Gradually we made the house our own. We painted and patched, wallpapered and un-wallpapered and painted again. In a few years our son Jason arrived, followed 28 months later by his sister Eva. We began to feel crunched for space, and I moved furniture every month or so in one room or another, trying to make the house bigger, but no matter how many rearrangements I made, the walls stayed in the same place. Through the hot summers I while I stood over boiling pots in the tiny kitchen, canning and freezing all the bounty from our organic garden I kept asking myself, “Why didn’t we go for the air conditioned one we saw?” Still, when it came time to move again, it was bittersweet. All of Ben’s birthday parties from second grade to high school had been held there. For Jason and Eva it was the only home they had ever known. Bear, our beloved noble canine friend, was left behind, buried under a dogwood tree in the backyard after his heart gave out suddenly one summer night. The garden plot I had carefully nourished with hundreds of truckloads of fairground straw and manure became the proud procession of another organic gardener, who probably bought the house for that spot alone. I left him my wonderful asparagus bed, the strawberries, the blueberry bushes, the apple and peach trees. I knew he would care for them tenderly, but still, they had been my joy. When the new owner’s wife complained about my choice of green carpet for the upstairs, I bite my tongue graciously as I glanced around the now tastefully coordinated and calm room. I silently wished I had just hung a curtain over El Toro so I could reveal it for her with a wicked flourish.

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Rear View Mirror

Posted by on Oct 3, 2006 in Angst, anger, anarchy, Dad, Mother, Reckless youth | 0 comments

I wish everyone could have a childhood like I imagined mine to have been. I find with time I have blurred the sharp angles of real memories with a heavy snowfall of fantasy gathered from books, movies and television. In short, I have Disneyized my own biography until everyone comes out looking like characters from a 50’s sitcom. I have to admit that I am a second generation enabler, although I’m becoming less so as each day progresses. Sometimes I wonder if anyone actually ever had a truly happy childhood. I read lots of stories to that effect, but then, I also write stories like that too. I am not denying there were joyful moments, laughter, true affection, and shared adversity that made us all strong, but a lot of the time we were no better than any other addicts, desperate, lying awake, wishing for it all to end, and terrified that wishing might make it come true.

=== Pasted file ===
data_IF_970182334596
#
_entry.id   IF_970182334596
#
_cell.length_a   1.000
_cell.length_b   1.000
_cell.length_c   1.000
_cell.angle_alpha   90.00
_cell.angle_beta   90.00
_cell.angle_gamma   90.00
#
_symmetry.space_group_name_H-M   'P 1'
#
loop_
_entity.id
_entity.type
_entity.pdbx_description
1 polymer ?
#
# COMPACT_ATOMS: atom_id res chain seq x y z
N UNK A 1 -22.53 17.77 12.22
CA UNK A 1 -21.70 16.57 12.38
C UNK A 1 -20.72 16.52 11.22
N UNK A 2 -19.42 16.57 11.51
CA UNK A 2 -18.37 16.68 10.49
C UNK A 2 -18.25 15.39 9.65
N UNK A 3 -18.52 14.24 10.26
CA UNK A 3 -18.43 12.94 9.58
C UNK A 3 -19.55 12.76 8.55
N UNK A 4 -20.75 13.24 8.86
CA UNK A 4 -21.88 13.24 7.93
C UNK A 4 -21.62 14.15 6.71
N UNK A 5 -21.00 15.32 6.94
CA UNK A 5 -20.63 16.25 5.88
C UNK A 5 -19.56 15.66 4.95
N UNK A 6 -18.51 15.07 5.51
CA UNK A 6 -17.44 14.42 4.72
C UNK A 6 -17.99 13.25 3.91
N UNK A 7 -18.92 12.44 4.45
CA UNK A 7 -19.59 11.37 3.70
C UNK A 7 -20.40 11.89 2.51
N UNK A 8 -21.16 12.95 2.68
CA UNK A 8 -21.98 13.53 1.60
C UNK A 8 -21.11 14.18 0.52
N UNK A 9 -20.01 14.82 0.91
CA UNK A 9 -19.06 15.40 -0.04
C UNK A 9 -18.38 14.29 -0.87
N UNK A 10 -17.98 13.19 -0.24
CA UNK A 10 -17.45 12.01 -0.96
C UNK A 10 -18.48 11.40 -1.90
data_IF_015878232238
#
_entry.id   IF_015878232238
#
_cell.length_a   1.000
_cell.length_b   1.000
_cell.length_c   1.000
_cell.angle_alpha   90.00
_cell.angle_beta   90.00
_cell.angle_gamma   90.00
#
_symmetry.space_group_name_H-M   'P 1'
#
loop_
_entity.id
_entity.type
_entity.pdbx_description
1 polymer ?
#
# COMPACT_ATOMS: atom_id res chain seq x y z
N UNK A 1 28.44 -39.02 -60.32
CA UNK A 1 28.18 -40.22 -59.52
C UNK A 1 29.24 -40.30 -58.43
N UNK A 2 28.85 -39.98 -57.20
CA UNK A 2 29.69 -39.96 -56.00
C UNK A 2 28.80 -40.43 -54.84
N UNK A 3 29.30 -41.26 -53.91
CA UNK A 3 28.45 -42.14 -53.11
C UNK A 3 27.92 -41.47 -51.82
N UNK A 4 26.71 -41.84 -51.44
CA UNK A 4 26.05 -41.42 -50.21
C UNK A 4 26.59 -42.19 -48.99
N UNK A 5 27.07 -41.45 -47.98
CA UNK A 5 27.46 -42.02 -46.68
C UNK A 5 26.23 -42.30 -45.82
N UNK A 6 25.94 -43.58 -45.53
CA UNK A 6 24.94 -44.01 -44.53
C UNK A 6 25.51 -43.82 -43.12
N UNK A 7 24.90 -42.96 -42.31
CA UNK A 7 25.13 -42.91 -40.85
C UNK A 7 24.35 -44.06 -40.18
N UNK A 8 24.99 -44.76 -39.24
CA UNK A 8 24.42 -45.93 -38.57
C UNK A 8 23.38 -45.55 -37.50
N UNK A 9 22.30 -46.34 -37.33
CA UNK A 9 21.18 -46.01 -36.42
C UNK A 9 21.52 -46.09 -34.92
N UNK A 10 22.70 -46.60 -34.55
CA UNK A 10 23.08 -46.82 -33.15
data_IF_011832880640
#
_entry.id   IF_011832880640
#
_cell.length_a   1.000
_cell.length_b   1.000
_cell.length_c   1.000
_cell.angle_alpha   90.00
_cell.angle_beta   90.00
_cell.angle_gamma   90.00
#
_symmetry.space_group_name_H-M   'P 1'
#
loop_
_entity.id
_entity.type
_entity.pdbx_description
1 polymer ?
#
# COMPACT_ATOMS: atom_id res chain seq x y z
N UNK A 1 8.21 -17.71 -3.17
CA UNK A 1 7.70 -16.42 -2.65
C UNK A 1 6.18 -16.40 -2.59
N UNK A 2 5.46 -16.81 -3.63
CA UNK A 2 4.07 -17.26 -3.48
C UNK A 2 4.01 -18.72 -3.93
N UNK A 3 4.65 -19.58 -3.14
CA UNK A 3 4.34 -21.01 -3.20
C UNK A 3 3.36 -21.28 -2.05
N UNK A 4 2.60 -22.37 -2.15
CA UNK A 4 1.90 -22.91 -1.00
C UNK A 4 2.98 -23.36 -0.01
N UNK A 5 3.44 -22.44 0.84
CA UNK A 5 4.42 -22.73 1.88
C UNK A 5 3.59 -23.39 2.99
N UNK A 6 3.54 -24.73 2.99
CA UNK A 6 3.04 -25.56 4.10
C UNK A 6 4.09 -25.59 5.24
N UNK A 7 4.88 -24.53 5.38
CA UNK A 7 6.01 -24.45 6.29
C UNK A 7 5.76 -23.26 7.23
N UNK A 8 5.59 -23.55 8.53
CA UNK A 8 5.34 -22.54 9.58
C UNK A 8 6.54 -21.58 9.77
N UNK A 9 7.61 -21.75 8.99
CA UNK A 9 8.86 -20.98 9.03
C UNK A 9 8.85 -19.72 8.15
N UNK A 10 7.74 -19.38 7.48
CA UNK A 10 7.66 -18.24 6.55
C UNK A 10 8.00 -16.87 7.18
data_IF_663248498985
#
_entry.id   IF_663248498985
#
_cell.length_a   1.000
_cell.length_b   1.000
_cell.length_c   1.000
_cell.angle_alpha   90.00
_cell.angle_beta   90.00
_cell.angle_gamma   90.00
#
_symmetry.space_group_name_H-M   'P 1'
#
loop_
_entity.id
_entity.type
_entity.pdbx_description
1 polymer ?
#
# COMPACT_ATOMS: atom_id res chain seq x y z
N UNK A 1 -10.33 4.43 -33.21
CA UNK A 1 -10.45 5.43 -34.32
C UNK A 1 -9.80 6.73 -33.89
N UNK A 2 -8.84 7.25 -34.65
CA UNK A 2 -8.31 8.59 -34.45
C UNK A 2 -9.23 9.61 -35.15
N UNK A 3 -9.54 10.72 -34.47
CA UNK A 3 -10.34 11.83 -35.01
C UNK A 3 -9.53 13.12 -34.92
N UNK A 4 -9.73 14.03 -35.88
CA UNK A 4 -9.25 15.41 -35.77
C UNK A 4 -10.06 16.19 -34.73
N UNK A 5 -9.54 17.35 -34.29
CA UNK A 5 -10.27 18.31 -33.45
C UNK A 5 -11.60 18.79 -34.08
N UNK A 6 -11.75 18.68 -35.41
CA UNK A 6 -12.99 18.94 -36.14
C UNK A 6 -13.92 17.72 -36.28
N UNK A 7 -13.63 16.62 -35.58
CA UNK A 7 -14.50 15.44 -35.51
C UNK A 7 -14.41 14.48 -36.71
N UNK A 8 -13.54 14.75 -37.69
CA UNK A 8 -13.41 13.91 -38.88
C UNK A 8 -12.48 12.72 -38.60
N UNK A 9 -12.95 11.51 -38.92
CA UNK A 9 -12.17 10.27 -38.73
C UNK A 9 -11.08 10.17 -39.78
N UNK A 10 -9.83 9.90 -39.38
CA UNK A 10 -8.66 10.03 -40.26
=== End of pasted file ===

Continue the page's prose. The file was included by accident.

I have become bogged down of late with writing true, and then finding I do not have the nerve to put those words out for everyone to read. The Disney version is so much more palatable, which is why I cover so many early memories with a warm blanket of nostalgia. I suppose my childhood was average overall, producing neither an ax murderer nor a saint, but like the majority of people, I grew up in a dysfunctional family. If you could squint your eyes just a bit though, the out of focus picture looked almost perfect, like the undertow in the ocean, invisible but deadly. When it was time for me to create my own family, I was determined not to use the pattern already cut for me. While feeling smug that I was wise enough to learn from their mistakes, I was at first oblivious to the fact that what I created was merely dysfunctional in different ways. It takes a lot of energy to keep up a fantasy family, making sure that everyone looks good all time to everyone outside. My mother processed that energy in abundance, and I seem to have inherited her skills, strength of will, and propensity to delude myself.

When she made her final escape to a place where there is no need for delusion, I began to see more clearly. I have a stack of poems written in that era that attest to my loss, but also to my release. After a time though, I stopped hearing a lot of the voices she had set inside my head. By the time my father left to join her, I knew the voices I could still hear were being propped up by my own inner struggle alone, and I was finally able to stop their destructive power. No one gets a clean slate to write on however. I bear the scars of every word spoken, every blow landed. I wish it were myself alone standing bowed, but defiant, from life’s repeated jabs, but to my great dismay, it is too late to erase the pain that I have passed on to my progeny. Life repeats, laughing at our slow wittedness, and I come at last to the punch line to discover I have heard the joke before, and should have known.

So what to do with this too late revelation? For my own part I will embrace the reality, but try to refrain from the telling of needless hurtful truths. The kindness of loving lies is a difficult tightrope, but one that must still be walked at times. The one person I will never knowingly lie to again is myself. I have found the price for those comfortable and easy falsehoods too high to pay.